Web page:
What I Do
I'm a research scientist and multidisciplinary engineer with experience in nonlinear dynamics, electronics, sensors, mechatronics, and the continuum mechanics of solids and fluids. I've spent the past decade or so working in robotics hardware R&D and robotics software development.
Where I've Been
I grew up on Lego, Forrest Mims III electronics books, and sci-fi. In high school, I discovered physics and amateur radio. Despite my budding RF electronics and antenna design career, physics won out over electrical engineering for my undergrad studies, and the mathematics of chaos theory steered me toward graduate research in nonlinear dynamics.
During my Ph.D., I designed, built, and instrumented a twenty ton geophysical fluid dynamics experiment, measured what it did, wrote a few hundred pages about it, graduated, and then then dried it out and filled it with thirteen tons of flammable liquid metal. After a few more publications and some cool visualizations, I moved on to startup life in Brooklyn designing, building, and testing hydrokinetic generator prototypes.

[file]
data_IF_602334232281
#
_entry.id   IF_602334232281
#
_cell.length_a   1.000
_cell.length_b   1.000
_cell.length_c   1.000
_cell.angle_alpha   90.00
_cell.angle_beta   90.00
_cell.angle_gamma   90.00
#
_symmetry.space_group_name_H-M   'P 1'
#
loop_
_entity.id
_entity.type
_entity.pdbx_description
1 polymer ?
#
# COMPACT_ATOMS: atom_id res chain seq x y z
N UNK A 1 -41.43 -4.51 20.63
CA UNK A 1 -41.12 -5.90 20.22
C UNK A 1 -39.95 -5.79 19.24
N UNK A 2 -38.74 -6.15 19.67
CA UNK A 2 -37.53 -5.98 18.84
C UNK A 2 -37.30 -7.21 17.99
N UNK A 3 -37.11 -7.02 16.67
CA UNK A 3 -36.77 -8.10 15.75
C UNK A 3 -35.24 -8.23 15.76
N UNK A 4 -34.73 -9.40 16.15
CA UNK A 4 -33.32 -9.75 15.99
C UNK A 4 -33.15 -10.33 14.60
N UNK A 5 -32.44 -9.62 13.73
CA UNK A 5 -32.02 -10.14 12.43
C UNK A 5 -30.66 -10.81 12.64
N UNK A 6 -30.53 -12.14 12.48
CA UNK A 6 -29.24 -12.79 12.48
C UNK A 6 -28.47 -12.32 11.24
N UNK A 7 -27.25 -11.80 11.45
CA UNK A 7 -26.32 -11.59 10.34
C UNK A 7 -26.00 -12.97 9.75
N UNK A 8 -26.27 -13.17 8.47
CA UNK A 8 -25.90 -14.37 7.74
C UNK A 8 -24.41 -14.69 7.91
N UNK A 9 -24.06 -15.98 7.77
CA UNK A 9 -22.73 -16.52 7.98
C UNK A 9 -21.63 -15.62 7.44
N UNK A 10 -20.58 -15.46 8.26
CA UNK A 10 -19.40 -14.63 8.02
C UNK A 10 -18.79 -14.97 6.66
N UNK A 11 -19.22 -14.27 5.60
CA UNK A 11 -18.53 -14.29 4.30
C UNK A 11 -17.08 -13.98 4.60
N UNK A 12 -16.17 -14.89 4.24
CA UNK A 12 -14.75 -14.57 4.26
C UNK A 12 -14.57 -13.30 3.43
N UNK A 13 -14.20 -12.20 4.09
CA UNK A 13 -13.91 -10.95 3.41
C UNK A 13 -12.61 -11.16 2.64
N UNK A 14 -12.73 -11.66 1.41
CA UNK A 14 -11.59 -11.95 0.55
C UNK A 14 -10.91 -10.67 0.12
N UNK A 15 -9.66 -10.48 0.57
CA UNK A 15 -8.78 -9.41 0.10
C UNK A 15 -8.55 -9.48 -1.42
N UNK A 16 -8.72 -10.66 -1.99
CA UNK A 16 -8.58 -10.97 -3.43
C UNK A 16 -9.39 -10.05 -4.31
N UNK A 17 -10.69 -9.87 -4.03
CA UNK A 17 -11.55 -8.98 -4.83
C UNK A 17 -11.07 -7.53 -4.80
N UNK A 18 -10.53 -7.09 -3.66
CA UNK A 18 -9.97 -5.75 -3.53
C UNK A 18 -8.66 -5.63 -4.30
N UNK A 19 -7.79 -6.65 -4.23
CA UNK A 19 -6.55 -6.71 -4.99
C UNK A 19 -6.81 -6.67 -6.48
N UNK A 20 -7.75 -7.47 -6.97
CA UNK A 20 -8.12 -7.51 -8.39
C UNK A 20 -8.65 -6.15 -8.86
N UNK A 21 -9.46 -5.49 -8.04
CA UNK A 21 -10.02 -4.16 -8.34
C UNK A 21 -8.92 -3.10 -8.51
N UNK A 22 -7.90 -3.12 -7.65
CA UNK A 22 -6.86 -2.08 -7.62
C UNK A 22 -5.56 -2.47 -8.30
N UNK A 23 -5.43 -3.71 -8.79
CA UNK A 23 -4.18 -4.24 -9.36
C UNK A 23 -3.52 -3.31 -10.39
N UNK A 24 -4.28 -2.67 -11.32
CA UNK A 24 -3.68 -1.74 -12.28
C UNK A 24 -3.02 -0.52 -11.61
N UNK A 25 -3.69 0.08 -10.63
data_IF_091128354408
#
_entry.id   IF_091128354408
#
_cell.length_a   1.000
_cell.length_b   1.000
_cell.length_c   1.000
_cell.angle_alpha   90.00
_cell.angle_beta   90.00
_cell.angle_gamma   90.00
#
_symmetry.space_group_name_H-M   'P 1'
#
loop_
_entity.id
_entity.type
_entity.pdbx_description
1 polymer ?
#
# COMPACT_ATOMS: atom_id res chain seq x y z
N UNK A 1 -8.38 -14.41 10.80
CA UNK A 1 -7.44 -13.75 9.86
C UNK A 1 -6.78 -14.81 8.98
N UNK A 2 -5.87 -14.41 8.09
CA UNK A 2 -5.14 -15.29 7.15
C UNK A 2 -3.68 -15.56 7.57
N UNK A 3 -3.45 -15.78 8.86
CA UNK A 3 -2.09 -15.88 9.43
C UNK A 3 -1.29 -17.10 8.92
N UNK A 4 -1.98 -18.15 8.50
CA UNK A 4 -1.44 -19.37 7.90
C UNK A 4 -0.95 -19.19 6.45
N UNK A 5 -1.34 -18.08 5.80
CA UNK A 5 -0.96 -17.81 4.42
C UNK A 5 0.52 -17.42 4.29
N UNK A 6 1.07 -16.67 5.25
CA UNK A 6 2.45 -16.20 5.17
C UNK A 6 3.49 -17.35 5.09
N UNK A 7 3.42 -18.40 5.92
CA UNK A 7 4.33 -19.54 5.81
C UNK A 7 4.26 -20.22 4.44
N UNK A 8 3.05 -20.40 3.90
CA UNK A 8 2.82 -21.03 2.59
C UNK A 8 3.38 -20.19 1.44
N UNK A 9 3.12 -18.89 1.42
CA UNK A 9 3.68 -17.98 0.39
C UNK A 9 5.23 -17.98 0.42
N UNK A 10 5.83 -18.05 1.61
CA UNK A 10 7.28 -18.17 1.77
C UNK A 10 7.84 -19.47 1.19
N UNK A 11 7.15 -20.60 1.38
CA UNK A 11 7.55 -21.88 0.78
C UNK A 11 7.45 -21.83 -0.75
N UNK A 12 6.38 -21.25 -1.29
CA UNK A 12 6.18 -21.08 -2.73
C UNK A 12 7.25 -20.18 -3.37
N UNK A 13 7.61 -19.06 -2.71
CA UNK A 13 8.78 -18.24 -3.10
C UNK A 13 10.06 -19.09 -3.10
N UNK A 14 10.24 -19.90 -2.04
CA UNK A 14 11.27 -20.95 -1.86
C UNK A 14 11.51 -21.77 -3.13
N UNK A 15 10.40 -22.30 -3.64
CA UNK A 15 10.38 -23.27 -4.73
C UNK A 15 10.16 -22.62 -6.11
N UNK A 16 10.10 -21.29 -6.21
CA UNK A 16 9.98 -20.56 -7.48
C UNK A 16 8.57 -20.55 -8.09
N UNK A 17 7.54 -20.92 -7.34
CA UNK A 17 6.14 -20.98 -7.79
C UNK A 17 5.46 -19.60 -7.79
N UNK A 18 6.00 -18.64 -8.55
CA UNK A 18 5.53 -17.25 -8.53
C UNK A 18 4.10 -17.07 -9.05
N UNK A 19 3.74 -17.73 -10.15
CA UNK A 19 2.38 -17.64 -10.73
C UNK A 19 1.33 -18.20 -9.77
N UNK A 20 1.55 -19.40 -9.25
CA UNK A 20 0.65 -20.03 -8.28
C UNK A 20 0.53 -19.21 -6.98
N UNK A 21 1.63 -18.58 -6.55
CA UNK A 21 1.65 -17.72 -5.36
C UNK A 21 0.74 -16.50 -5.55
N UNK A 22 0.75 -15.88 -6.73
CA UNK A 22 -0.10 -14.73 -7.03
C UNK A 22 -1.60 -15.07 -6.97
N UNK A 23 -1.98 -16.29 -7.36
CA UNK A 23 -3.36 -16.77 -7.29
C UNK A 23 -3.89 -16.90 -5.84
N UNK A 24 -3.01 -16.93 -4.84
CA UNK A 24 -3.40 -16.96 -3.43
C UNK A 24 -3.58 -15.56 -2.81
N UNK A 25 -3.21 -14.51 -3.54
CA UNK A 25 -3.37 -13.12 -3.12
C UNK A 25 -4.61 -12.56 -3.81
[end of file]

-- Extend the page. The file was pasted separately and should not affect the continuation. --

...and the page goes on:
Propulsion prototypes spun out of that work led to a $1.5m R&D contract from the Office of Naval Research and pivoted us largely to robotics. As principal investigator, most of my time was dedicated to the development of Pliant Energy Systems' Velox amphibious robot, including all electronics design, sensor integration, and robot firmware development. I moved on from Pliant in early 2020, but I'm still involved in an advisory capacity as Pliant develops its next-generation amphibious platform, C-Ray.
After Pliant, until late 2022, I held a complex key role at Polarworks, implementing motion planning code in C++, developing software demos, derisking client engagements, providing technical advice to sales and management, and working organically across various needs in product strategy and management.